Thomas Moore, a contemporary author and lecturer wrote: “The whole point of a good story is to give birth to other stories and to deepen reflection.” The Palm Sunday stories certainly call us to reflection. There are stories within stories that bring to mind more stories. A temptation may be to try to reflect on too many of the stories. In Lectio we can become absorbed in the complex harmonies, tempos and textures of the words. Or as LCWR terms it: we can become servants to the narratives of the materials at hand. But, this takes uninterrupted time. It seems a good choice for the Palm Sunday stories to simply “sit with” the story.
Palm Sunday liturgy is potpourri of themes and a roller-coaster of emotions: high hosannas, a supper with friends, an example of loving humility, washing of feet and later washing of hands; betrayal and mocking, Simon and Veronica, John and Mary, Joseph and the women – their expressions of care, courage and compassion – the soldier’s “Surely this was an innocent man,” the donation of a burial place, preparation of the body of a loved-one, the watching at the empty tomb and the waiting … and waiting … and waiting.
In times not like the current pandemic, Palm Sunday services would begin similar to the first Palm Sunday, with such glorious solemnity … waving palms, processions, joyful singing of hosanna! Sadly, within about an hour’s time symbolically we travel from cries of “Blessed is He who comes in the name of God!” to shouts of “Away with this man – Crucify him!” Then, in our liturgy we move on to the Eucharistic acclamation: “Christ has died, Christ is risen, Christ will come again!” We pray for forgiveness and daily bread. We acknowledge each other in a gesture conveying God’s own peace. We recall Jesus’ supreme sacrifice and take (normally) into ourselves His body and blood. Afterward, the communion antiphon calls us back to the beginning of the story – to the thread that winds through the whole story: “Father, if you are willing, take this cup away from me: still, not my will but yours be done.”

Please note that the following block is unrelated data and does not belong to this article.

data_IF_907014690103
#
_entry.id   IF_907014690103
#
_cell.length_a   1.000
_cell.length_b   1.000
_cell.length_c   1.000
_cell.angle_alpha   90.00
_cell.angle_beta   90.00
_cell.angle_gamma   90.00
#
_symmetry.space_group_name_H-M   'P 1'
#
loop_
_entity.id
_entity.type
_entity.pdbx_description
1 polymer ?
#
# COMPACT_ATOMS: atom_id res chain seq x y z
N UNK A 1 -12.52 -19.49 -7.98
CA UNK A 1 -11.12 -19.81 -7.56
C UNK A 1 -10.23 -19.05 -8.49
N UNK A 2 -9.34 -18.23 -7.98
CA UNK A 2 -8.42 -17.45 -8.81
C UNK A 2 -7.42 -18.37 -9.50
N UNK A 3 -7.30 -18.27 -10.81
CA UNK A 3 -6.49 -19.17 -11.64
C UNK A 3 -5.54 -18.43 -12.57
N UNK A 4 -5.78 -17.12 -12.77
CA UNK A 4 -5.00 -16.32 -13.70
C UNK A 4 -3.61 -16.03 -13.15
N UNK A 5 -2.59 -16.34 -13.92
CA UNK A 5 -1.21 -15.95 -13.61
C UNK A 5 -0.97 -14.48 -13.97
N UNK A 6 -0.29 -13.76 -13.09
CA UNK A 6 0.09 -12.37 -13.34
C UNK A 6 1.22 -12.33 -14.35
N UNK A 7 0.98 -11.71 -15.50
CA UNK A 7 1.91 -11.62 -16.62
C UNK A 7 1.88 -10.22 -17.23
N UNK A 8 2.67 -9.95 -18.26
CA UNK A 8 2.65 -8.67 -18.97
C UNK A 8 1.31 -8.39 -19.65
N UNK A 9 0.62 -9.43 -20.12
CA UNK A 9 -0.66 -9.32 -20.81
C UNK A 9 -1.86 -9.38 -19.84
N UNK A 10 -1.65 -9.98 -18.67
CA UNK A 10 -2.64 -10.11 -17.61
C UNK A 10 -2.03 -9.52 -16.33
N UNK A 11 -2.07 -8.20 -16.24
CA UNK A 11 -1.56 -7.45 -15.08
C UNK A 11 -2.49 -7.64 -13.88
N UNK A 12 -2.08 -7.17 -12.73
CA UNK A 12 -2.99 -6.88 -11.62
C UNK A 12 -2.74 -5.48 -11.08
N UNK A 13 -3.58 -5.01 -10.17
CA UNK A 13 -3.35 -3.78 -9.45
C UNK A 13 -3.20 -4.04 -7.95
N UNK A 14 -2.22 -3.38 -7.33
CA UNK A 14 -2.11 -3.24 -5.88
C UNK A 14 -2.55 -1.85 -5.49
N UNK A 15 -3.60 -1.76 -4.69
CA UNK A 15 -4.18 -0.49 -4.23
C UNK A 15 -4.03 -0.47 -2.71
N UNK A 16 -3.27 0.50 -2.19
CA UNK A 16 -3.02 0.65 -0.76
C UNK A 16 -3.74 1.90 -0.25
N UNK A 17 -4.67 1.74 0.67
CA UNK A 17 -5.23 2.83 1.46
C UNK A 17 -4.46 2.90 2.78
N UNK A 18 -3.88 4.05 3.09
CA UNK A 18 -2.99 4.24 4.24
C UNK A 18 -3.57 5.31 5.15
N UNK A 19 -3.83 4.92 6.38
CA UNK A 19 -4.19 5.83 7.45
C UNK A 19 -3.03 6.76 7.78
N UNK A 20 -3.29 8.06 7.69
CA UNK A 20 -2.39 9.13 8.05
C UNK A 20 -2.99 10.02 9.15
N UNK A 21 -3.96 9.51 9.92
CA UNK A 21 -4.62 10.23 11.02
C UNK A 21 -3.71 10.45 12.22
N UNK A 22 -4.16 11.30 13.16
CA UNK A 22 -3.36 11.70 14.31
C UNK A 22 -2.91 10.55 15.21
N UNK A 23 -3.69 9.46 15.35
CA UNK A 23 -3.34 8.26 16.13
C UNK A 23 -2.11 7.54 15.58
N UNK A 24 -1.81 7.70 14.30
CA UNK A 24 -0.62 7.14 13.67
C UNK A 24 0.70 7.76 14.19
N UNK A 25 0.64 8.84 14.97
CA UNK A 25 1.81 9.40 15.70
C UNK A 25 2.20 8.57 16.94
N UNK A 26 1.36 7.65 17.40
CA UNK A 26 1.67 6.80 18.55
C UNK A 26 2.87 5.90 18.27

This same sentiment is echoed in the prayer often used at the Stations of the Cross: “Oh, my God, I love you. I love more than myself. Grant that I may love you always, then do with me what you will.” When I hand myself over to God, as Jesus did, in a sincere act of self-surrender, “Suscipe me” – I am asking God to accept me just as I am now – open, vulnerable, powerless against the forces of the pandemic. I am also saying that I am willing to receive whatever God has in store for me. The journey moves onward, to future Palm Sundays and Good Fridays. Our empty churches and chapels this year are a strong reminder of the “empty tomb.” We may lament Jesus’ Eucharistic absence in our lives. At the same time, we take comfort knowing that we can feel God’s very real presence in our lives through the witness of prayerful lives and care and concern for each other.
Easter will come! God will win the day! It will simply be different and very personal. We feel connected with all who are enduring the same deprivations of social distancing. “Accept me, accept us, O God, as you have promised and I shall live – we shall live; and we shall not be disappointed in our hope.”